Maintenance requires new protein synthesis soon after strong synaptic stimulation or learning, and these newly synthesized proteins are believed to sustain the synaptic potentiation or behavioral modification (Kandel and Schwartz, 1982).

Although numerous signal transduction molecules are important for LTP and long-term memory, most have been implicated in induction, with many participating in either the initial transient potentiation or the mechanisms for upregulating new protein synthesis (Sanes and Lichtman, 1999). In contrast, few molecules have been implicated in maintenance.

Such a maintenance molecule would be both: 1) a product of de novo protein synthesis sufficient to enhance synaptic transmission and 2) a necessary component of the mechanism sustaining synaptic potentiation and long-term memory, as shown by inhibition of the molecule reversing sustained synaptic potentiation and erasing long-term memory.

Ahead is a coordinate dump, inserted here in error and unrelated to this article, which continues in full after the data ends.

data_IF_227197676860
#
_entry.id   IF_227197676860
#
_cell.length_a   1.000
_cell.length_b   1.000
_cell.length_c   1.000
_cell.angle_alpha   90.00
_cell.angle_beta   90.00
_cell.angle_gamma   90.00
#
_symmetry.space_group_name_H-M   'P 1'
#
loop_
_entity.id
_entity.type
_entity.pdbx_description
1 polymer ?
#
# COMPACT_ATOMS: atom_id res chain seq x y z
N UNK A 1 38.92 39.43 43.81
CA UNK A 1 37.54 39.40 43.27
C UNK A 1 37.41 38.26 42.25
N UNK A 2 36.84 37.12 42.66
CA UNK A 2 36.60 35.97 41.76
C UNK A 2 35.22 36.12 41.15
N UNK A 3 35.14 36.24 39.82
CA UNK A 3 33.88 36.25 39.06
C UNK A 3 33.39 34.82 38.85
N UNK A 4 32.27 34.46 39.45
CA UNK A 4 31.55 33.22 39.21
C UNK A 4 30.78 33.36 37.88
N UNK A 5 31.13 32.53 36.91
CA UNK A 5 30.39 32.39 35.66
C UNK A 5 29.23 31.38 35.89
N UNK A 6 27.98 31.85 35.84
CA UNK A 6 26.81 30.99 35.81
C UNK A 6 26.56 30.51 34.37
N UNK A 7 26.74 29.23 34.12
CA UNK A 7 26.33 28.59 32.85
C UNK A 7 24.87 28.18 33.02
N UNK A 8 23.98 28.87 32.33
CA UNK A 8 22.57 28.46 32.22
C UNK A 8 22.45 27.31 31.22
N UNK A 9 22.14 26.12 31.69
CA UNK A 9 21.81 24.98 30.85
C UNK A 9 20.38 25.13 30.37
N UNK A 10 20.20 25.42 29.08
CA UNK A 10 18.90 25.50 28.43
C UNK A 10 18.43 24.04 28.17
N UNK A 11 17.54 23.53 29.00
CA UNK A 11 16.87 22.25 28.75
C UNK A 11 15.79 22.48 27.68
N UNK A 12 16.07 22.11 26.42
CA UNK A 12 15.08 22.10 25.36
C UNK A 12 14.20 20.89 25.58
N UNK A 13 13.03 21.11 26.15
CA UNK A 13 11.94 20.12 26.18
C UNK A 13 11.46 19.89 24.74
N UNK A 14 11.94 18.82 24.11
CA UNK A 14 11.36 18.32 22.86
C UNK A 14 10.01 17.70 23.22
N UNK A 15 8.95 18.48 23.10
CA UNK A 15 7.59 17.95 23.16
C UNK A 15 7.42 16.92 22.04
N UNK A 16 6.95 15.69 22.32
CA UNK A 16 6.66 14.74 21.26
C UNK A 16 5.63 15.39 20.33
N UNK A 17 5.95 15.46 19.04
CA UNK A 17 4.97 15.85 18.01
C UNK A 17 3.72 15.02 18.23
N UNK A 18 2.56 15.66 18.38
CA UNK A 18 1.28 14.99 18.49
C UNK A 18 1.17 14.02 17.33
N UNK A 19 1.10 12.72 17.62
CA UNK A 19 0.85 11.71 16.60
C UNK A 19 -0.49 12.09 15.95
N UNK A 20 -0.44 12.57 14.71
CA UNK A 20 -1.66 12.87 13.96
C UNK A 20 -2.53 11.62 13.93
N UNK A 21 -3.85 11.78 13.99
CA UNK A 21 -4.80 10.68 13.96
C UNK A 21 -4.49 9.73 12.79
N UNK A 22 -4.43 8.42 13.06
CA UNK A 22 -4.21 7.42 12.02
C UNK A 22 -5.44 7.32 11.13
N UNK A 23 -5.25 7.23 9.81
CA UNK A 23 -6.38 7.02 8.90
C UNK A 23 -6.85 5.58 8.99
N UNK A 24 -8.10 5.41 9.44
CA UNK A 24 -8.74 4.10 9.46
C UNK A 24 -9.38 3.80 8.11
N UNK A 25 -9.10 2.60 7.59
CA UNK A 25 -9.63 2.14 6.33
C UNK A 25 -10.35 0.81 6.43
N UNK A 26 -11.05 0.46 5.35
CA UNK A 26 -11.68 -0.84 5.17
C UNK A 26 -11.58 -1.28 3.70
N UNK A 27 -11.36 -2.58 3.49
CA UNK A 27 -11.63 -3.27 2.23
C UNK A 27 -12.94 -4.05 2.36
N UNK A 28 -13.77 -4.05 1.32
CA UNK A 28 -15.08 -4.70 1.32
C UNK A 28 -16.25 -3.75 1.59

One hypothesis for a molecular mechanism of maintenance involves the persistent increase in an autonomously active PKC isoform, PKMζ (Sacktor, 2011). LTP and long-term memory maintenance may depend upon the function of PKMζ because data suggest the kinase possesses the two essential properties of a maintenance molecule.

First, PKMζ is produced in LTP by new protein synthesis and is sufficient to potentiate synaptic transmission. PKMζ is generated from a PKMζ mRNA, but this mRNA is translationally repressed in the basal state of neurons (Hernandez et al., 2003).

During LTP, strong afferent synaptic stimulation derepresses the mRNA and rapidly increases the de novo synthesis of PKMζ (Hernandez et al., 2003). The newly synthesized kinase, un most other protein kinases, is autonomously active without the requirement for second messenger stimulation (Sacktor et al.

, 1993; Hernandez et al., 2003), and the autonomous activity of PKMζ is sufficient to enhance synaptic transmission (Ling et al., 2002; 2006; Yao et al., 2008).

Second, multiple inhibitors of PKMζ and a dominant-negative mutated form of PKMζ reverse established LTP maintenance or disrupt long-term memory storage (Ling et al., 2002; Serrano et al., 2005; Pastalkova et al., 2006; Shema et al., 2011; Cai et al., 2011).

Recently, this proposed function of PKMζ has been challenged by new findings that LTP and long-term memory appear normal in PKMζ-null mice (Lee et al., 2013; Volk et al., 2013).